MAAT Museum and reSITE partner on a Conference on Architecture, Art and Sound and will bring world’s best creators of sound spaces and acoustic experiences to Lisbon. During a one-day international event in collaboration with Berkeley, California’s Meyer Sound, we will be thinking about sound and space with architects of the most fascinating contemporary music and culture venues and designers of intriguing sound environments. Artist-led tours, innovative technologies, demonstrations and performances will be part of the event, on top of keynote lectures and discussions with editors from leading global media. Early Bird registrations are open until January 15 for this one-of-a-kind event for architects, artists, engineers and anyone interested in how sound interacts with architecture.
In their video series for the November 2017 World Architecture Festival, PLANE—SITE delves into contemporary concert hall design. The four films highlight major themes in today’s musical architecture through an interactive, multimedia panel. Using Harpa Concert Hall in Reykjavik, Wroclaw’s National Forum of Music, and the Philharmonie de Paris as examples, the videos show how contemporary concert halls are more technological and multifunctional than ever before, demonstrating how architecture redefines the modern-day musical performance experience.
The series acted as a starting point for a conversation between the WAF audience and panelists, moderated by PLANE—SITE’s Andres Ramirez. Panelists included Michel Cova of dUCKS scéno, Tateo Nakajima of Arup, and Jacob Kurek of Henning Larsen.
A competition for the interior renovation of the Alte Oper, one of the world’s most prominent opera houses in Frankfurt, has been won by German firm Buero Wagner, selected ahead of heavyweight runner-up Zaha Hadid Architects. The scope included the conversion of one of the building’s multipurpose foyers into a central social space, to be activated by the 450,000 annual visitors that attend the Alter Oper’s 400-plus concerts.
The International Music and Performing Arts Charitable Trust Scotland (IMPACT Scotland) has announced a shortlist of 6 teams in the running to design a new concert hall and arts center in the heart of the Edinburgh New Town World Heritage Site. The building, estimated to cost up to £45 million ($57 million USD), will house a 1,000 seat auditorium that will become the new home of the Scottish Chamber Orchestra.
From 69 expressions of interest in the competition, six teams have been selected by IMPACT Scotland’s judging panel as finalists for the commission. The firms are as follows (in alphabetical order):
MAD Architects has unveiled the design of the new China Philharmonic Hall in Beijing. Conceived in collaboration with renowned acoustic expert Yasuhisa Toyota (Walt Disney Concert Hall, Philharmonie de Paris, Suntory Hall, etc.), the concert hall will serve as the China Philharmonic Orchestra’s first permanent residency while becoming “a cultural exchange and China’s new locus for classical music.”
To be located at the south side of the Workers Stadium East Gate in Beijing’s Central Business District, the 26,587 square meter (286,000 square foot) building has been envisioned as a “hidden gem” and a place of peaceful respite within the city.
“We wanted to create a pure and sacred oasis in the midst of the bustling city,” says Ma Yansong, founder & principal partner of MAD Architects. “From the moment you enter the building, you will be taken to another time and space.”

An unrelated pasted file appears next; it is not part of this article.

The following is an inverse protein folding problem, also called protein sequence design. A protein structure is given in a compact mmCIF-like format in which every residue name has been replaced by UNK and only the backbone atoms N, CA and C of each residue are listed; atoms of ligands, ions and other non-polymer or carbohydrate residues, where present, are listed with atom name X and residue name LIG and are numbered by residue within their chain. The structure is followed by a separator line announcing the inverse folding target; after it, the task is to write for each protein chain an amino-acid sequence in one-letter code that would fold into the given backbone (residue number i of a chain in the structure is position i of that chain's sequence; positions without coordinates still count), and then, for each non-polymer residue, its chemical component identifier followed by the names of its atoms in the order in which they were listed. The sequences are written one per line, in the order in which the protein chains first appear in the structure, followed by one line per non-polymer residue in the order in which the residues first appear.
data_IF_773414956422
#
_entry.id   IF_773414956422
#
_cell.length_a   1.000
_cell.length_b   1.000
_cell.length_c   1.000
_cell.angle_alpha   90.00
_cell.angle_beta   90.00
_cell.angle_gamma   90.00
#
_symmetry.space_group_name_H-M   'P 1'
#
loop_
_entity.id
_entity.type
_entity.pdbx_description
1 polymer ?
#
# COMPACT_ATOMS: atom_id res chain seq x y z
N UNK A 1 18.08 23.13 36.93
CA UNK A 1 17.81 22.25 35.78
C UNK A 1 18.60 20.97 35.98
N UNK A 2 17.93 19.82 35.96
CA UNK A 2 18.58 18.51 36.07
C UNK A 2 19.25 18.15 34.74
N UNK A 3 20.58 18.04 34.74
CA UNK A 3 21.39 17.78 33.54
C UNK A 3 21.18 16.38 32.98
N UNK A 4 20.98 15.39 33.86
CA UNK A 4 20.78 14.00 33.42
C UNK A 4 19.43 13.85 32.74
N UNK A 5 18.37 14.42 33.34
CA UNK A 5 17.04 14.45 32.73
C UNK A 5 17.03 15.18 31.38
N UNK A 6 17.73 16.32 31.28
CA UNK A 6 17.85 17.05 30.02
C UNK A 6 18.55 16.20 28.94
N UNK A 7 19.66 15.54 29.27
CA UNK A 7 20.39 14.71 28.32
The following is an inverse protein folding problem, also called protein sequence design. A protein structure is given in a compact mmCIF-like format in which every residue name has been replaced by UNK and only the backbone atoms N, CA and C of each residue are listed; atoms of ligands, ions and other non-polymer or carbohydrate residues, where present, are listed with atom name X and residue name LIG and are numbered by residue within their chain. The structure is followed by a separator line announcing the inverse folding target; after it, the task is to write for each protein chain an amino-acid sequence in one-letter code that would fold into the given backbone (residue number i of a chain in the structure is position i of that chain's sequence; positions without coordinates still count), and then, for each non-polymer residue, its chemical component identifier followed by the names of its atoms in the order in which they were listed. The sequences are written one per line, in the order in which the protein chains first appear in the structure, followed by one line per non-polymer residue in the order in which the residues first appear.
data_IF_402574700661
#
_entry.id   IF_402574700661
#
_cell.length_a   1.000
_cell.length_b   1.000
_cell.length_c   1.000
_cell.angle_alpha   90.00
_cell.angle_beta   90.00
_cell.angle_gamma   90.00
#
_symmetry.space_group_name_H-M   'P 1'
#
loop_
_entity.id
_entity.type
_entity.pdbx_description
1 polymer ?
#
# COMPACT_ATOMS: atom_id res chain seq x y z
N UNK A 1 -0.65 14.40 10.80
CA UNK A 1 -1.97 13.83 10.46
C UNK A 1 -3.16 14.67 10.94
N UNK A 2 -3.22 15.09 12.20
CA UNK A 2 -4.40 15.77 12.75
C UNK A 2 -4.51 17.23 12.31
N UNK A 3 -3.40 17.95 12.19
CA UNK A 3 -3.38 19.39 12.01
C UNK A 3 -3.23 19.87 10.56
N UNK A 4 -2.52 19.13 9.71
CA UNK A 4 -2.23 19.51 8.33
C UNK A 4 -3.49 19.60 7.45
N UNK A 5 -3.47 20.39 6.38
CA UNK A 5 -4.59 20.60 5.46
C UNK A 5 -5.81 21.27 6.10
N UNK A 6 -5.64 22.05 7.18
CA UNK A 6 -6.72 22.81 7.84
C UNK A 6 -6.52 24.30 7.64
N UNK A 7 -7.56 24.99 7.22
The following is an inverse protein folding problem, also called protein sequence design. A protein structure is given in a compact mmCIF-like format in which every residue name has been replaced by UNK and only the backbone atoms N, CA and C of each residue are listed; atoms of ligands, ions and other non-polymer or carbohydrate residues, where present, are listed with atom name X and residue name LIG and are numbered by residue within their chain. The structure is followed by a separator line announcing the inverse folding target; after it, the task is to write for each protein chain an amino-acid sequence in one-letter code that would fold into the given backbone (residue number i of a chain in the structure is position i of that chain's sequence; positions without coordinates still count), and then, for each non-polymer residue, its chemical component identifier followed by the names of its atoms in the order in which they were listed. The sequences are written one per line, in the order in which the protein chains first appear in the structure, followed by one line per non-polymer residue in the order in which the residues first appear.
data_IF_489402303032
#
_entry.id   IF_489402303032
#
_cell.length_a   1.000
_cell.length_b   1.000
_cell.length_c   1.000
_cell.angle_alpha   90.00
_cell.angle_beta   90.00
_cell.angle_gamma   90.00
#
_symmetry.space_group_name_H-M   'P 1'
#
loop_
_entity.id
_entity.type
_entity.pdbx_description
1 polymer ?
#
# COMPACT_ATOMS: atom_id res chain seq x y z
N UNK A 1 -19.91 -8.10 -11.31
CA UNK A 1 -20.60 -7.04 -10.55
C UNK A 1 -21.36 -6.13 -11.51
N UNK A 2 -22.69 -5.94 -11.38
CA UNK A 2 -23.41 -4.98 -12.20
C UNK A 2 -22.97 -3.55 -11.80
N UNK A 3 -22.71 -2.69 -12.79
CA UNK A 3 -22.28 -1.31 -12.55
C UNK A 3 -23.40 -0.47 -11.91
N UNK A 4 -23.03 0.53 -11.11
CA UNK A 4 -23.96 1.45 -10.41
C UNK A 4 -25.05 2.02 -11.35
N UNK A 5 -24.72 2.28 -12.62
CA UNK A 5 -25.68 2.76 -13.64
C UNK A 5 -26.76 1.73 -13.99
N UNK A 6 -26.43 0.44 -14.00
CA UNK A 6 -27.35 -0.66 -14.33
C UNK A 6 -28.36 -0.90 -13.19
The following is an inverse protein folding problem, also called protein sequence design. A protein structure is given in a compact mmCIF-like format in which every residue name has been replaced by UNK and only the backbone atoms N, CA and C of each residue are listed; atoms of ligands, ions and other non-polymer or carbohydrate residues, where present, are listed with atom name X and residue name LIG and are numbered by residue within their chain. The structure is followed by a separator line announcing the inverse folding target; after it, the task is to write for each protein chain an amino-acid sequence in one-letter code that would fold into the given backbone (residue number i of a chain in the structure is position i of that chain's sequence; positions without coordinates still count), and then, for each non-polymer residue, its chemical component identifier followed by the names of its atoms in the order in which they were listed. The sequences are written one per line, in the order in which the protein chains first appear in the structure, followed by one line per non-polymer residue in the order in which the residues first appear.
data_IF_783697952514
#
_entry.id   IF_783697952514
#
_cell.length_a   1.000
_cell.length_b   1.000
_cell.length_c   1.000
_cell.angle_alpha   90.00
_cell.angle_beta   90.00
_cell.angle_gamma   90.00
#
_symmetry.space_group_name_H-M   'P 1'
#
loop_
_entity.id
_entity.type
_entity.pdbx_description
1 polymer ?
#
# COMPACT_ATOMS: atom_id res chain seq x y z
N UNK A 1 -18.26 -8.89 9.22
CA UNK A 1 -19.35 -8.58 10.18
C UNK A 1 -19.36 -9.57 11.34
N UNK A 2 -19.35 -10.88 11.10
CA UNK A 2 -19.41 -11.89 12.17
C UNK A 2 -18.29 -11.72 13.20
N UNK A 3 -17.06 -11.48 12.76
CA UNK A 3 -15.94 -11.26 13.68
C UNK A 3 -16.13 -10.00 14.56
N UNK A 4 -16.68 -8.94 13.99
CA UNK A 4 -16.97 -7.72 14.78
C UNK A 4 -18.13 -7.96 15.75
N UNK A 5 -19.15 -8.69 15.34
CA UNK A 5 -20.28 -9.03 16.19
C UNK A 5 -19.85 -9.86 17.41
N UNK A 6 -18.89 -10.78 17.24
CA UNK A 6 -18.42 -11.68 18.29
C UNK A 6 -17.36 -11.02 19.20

Originally built as the headquarters for the Finnish Communist Party, the House of Culture (Kultuuritalo in Finnish) has since established itself as one of Helsinki’s most popular concert venues. Comprising a rectilinear copper office block, a curved brick auditorium, and a long canopy that binds them together, the House of Culture represents the pinnacle of Alvar Aalto’s work with red brick architecture in the 1950s.
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Ateliers Jean Nouvel’s long awaited opening of the Philharmonie de Paris concert hall took place yesterday at a VIP event in which the French President, Francois Hollande, officiated the ceremony three years after it was scheduled to take place. Jean Nouvel, however, did not attend the event, instead writing an incendiary column for French Newspaper Le Monde, and releasing a statement saying he feels that the building has opened “too early” and it ”is not finished.” He argues that “there were no acoustic tests of the concert hall [as] the schedule did not allow the architectural and technical requirements to be respected, [...] despite all the warnings which I have been giving since 2013.”
The city of Bressanone, Italy, is looking for a new School of Music, and Tomas Ghisellini Architects have won a recognition of honor for their proposal. Taking inspiration from the loggias, piazzas and cloisters of the surrounding city, their school design creates a “landscape within a landscape” in which students may study and practice music. Called “Supernova,” the design includes a rehearsal hall, classrooms, and plenty of indoor and outdoor spaces that act as transitional space between the city fabric and the abutting parkland. Learn more, after the break.
The Telegraph reports that a new inflatable concert hall dubbed “Ark Nova," created by the British sculptor Anish Kapoor and Japanese architect Arata Isozaki, is to tour the region of northern Japan that was most affected by the 2011 Tsunami. The hall, which will host world-class concerts, events and workshops, has a single skin membrane that can be easily inflated or deflated as well as seating constructed from local, tsunami-damaged cedar. The opening will take place this week in the coastal town of Matsushima. Learn more about the hall here.